We looked at photos together. I was surprised to see photos of our family, sent by aunt Piri. They even had the Bollywood party photo from my fortieth of Indira Bartholomew and what’s-‘is-name. I’m really glad I took photos of the family to show them. They’re excited about Anna and family visiting next May, and suggested next time we come for longer, as Zsuzsi has a house at Lake Balaton where we can share a holiday. Lake Balaton is 80 kilometres long, and also said to be the largest body of fresh water in Europe, covering 600 square kilometers.
All the time we were at Edit’s and Laci’s, Veronica did a fantastic job of translating for us. I really wish I could have spoken a little more Hungarian, so that I could speak a bit more, especially with Zsuzsi. She was so nice.
Lunch was lovely; a hearty soup, rice salad, veggies, all sorts of croquettes, krumpli, potato salads, pickles, wine, which was mixed 50/50 with cola – doubly good actually! Duplo Jo!!

I had learnt from the excesses of Zsuzsa’s hospitality, and after the delicious soup I was wary, and had only tiny bits of rice and veggies and three different types of potato and fried cheese and fried zucchini and gherkin and . . . I was glad because, sure enough an enormous dessert arrived soon after – a cottage cheese cake with slithered almonds and peach squares. I asked, “where are the other twelve people?”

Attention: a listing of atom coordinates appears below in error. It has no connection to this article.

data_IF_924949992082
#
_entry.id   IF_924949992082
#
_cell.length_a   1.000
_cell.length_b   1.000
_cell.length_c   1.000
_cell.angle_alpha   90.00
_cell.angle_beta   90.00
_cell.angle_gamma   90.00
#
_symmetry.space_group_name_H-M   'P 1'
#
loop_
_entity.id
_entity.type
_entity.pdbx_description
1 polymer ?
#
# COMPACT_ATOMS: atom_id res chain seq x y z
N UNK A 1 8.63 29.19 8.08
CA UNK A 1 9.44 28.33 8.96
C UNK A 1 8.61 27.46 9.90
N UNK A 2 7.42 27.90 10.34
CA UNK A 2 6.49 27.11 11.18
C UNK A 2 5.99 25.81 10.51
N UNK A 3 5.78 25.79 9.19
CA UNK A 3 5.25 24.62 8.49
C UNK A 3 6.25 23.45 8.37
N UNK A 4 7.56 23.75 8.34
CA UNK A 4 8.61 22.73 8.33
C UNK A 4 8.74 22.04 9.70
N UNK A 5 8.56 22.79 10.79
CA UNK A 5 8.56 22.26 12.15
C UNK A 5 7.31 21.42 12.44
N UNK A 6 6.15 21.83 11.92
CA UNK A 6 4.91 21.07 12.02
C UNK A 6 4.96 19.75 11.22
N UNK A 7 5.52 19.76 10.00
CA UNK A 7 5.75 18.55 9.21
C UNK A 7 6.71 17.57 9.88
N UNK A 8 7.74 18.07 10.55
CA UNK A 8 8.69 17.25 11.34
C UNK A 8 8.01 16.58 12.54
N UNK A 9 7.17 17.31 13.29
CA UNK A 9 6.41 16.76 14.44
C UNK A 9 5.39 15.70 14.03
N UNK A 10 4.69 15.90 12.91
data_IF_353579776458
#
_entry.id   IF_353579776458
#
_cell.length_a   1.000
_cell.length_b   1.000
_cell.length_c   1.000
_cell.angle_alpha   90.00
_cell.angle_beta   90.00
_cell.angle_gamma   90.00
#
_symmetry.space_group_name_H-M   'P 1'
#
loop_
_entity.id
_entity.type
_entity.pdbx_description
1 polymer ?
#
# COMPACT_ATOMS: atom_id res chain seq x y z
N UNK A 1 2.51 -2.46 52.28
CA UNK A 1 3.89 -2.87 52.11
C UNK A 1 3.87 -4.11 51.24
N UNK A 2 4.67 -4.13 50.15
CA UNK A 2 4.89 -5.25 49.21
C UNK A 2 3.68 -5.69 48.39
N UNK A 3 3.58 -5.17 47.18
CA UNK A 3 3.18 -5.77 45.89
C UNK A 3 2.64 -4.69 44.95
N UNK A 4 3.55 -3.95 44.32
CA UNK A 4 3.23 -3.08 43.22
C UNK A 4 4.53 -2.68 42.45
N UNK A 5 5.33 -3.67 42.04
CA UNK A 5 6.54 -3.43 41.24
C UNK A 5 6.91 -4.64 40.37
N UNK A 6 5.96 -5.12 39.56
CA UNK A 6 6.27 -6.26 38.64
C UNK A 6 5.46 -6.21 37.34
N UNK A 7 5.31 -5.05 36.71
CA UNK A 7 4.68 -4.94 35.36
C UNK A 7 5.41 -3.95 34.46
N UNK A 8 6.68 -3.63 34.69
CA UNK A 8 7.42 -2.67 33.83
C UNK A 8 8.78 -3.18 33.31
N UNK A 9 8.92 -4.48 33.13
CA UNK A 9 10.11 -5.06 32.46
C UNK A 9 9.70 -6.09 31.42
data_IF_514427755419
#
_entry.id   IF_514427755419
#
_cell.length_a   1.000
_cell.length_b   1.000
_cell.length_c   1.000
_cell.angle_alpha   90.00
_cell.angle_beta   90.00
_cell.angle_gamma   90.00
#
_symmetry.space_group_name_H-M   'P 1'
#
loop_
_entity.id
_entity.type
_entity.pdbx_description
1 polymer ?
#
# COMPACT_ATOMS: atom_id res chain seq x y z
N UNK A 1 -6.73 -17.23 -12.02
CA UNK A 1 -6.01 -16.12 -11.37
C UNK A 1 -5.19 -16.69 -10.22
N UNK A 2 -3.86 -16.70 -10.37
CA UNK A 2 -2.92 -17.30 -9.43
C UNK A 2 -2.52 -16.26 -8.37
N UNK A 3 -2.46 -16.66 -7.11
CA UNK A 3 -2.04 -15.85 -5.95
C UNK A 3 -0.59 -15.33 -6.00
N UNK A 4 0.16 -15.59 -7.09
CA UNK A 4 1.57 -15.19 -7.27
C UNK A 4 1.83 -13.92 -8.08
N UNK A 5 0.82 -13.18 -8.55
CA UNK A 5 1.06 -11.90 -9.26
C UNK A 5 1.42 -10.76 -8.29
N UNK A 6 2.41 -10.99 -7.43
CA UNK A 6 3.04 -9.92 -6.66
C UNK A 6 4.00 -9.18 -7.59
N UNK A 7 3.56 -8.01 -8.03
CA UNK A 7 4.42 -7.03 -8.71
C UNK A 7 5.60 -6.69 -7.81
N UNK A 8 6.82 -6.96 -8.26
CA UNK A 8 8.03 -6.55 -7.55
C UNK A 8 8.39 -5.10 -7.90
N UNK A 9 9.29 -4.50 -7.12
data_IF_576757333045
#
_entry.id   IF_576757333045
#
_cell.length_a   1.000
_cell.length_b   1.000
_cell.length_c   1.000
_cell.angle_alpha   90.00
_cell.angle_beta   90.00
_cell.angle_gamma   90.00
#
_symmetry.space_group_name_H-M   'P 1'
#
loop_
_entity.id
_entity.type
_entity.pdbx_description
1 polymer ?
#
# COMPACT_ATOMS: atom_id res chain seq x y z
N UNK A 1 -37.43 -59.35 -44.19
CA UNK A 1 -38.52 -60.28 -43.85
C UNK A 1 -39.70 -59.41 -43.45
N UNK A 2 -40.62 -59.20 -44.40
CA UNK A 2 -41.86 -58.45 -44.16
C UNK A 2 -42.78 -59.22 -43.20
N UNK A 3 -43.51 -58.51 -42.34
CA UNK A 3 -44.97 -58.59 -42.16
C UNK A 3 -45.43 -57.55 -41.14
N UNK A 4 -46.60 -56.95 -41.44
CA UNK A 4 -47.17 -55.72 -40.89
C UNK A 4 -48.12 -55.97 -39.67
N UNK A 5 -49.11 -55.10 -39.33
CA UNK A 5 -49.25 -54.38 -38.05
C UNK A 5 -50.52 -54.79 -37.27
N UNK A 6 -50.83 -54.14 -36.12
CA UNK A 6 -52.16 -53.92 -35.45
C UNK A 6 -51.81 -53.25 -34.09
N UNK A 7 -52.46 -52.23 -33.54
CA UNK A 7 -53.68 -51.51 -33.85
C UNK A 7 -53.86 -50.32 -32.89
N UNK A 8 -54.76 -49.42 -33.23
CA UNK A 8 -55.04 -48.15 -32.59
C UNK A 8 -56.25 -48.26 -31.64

They taught me how to make potato sausages: cook the potatoes, add Liszt, add an egg and roll them. Fry. (I should explain that Liszt is Hungarian for flour. So Franz Liszt was actually Frank Flour. Doesn’t have the same ring to it!)
They had such a small place, and are obviously struggling working class people, but so generous. I really felt like family, and they seemed grateful that we’d gone to the trouble to go to Budapest to see them. I’m really glad I did – I’ve finally met the missing pieces of my family, and in a way it fills a bit of the hole that was left when dad died.
Edith’s husband Laci has lovely eyes. He explained through Veronica that Bruce was the equivalent name to Laci. We exchanged smiling eye contact several times. He seemed lovely, but he also had that grim look about him in repose. I sat there wondering what he had seen and what all of them had experienced. Veronica told me that probably over 60% of Hungarians are over fifty. But we were blessed, because now all the reticence and grimness are gone.
They are an everyday family, really happy together, and really happy to see us. There were seven of them, and from the banter and (universal) body language, are obviously very close.
As well as the meal, we shared photos and questions about all kinds of things. Their charm and friendliness and welcome made the whole country feel different. For us both.

After about five hours together, they drove us to the International train station, Keleti Palyaudvar, to arrange our Monday morning tickets to Becs/Wien. Tomorrow’s our last day here. We’ll do the river cruise up to the Danube Bend area at Esztergom. We’ll get a good look ‘round on the government ferry. It stops at every whistle stop and takes twice as long as the river cats. It leaves at 0800, so we’ll need to get up early.